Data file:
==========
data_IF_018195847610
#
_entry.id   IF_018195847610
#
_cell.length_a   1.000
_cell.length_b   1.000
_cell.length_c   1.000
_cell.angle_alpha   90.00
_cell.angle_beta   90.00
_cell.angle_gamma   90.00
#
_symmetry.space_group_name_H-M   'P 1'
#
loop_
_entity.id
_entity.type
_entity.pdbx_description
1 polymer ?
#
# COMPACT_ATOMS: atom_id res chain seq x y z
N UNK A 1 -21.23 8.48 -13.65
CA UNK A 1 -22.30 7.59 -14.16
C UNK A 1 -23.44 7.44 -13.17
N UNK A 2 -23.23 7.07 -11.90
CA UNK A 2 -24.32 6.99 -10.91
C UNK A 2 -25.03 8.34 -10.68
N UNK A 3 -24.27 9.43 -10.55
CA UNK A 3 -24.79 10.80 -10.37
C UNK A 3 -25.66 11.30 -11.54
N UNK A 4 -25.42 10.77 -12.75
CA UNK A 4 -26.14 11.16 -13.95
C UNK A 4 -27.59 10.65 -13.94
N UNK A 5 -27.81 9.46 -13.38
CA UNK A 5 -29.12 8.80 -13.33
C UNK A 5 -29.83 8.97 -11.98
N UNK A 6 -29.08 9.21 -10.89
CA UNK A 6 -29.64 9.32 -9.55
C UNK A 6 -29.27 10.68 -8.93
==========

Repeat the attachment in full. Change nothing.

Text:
data_IF_018195847610
#
_entry.id   IF_018195847610
#
_cell.length_a   1.000
_cell.length_b   1.000
_cell.length_c   1.000
_cell.angle_alpha   90.00
_cell.angle_beta   90.00
_cell.angle_gamma   90.00
#
_symmetry.space_group_name_H-M   'P 1'
#
loop_
_entity.id
_entity.type
_entity.pdbx_description
1 polymer ?
#
# COMPACT_ATOMS: atom_id res chain seq x y z
N UNK A 1 -21.23 8.48 -13.65
CA UNK A 1 -22.30 7.59 -14.16
C UNK A 1 -23.44 7.44 -13.17
N UNK A 2 -23.23 7.07 -11.90
CA UNK A 2 -24.32 6.99 -10.91
C UNK A 2 -25.03 8.34 -10.68
N UNK A 3 -24.27 9.43 -10.55
CA UNK A 3 -24.79 10.80 -10.37
C UNK A 3 -25.66 11.30 -11.54
N UNK A 4 -25.42 10.77 -12.75
CA UNK A 4 -26.14 11.16 -13.95
C UNK A 4 -27.59 10.65 -13.94
N UNK A 5 -27.81 9.46 -13.38
CA UNK A 5 -29.12 8.80 -13.33
C UNK A 5 -29.83 8.97 -11.98
N UNK A 6 -29.08 9.21 -10.89
CA UNK A 6 -29.64 9.32 -9.55
C UNK A 6 -29.27 10.68 -8.93